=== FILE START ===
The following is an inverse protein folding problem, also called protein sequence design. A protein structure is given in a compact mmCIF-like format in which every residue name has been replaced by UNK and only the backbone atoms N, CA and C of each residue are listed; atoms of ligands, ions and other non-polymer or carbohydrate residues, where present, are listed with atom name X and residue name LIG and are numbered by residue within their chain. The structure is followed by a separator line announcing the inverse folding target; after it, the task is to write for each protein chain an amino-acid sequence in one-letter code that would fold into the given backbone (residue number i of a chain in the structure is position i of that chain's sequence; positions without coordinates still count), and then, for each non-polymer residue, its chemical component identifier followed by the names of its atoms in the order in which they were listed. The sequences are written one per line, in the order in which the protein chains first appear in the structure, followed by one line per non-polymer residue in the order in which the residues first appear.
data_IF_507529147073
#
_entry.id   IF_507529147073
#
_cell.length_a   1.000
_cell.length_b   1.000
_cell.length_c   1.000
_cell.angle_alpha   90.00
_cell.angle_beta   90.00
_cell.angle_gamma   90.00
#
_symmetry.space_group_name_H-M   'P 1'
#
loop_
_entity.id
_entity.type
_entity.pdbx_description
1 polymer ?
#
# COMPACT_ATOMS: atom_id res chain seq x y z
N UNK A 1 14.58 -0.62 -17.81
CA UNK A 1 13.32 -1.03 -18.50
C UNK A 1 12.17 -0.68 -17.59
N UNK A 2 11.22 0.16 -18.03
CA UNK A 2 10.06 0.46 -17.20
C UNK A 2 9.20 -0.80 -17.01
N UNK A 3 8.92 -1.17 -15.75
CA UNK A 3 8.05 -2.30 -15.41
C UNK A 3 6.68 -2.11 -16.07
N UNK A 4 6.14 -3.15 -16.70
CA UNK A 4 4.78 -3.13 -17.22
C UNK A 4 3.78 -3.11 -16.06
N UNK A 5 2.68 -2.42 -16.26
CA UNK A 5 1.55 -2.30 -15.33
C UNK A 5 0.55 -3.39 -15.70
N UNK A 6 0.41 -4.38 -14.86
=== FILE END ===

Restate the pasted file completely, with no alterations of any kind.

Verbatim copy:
The following is an inverse protein folding problem, also called protein sequence design. A protein structure is given in a compact mmCIF-like format in which every residue name has been replaced by UNK and only the backbone atoms N, CA and C of each residue are listed; atoms of ligands, ions and other non-polymer or carbohydrate residues, where present, are listed with atom name X and residue name LIG and are numbered by residue within their chain. The structure is followed by a separator line announcing the inverse folding target; after it, the task is to write for each protein chain an amino-acid sequence in one-letter code that would fold into the given backbone (residue number i of a chain in the structure is position i of that chain's sequence; positions without coordinates still count), and then, for each non-polymer residue, its chemical component identifier followed by the names of its atoms in the order in which they were listed. The sequences are written one per line, in the order in which the protein chains first appear in the structure, followed by one line per non-polymer residue in the order in which the residues first appear.
data_IF_507529147073
#
_entry.id   IF_507529147073
#
_cell.length_a   1.000
_cell.length_b   1.000
_cell.length_c   1.000
_cell.angle_alpha   90.00
_cell.angle_beta   90.00
_cell.angle_gamma   90.00
#
_symmetry.space_group_name_H-M   'P 1'
#
loop_
_entity.id
_entity.type
_entity.pdbx_description
1 polymer ?
#
# COMPACT_ATOMS: atom_id res chain seq x y z
N UNK A 1 14.58 -0.62 -17.81
CA UNK A 1 13.32 -1.03 -18.50
C UNK A 1 12.17 -0.68 -17.59
N UNK A 2 11.22 0.16 -18.03
CA UNK A 2 10.06 0.46 -17.20
C UNK A 2 9.20 -0.80 -17.01
N UNK A 3 8.92 -1.17 -15.75
CA UNK A 3 8.05 -2.30 -15.41
C UNK A 3 6.68 -2.11 -16.07
N UNK A 4 6.14 -3.15 -16.70
CA UNK A 4 4.78 -3.13 -17.22
C UNK A 4 3.78 -3.11 -16.06
N UNK A 5 2.68 -2.42 -16.26
CA UNK A 5 1.55 -2.30 -15.33
C UNK A 5 0.55 -3.39 -15.70
N UNK A 6 0.41 -4.38 -14.86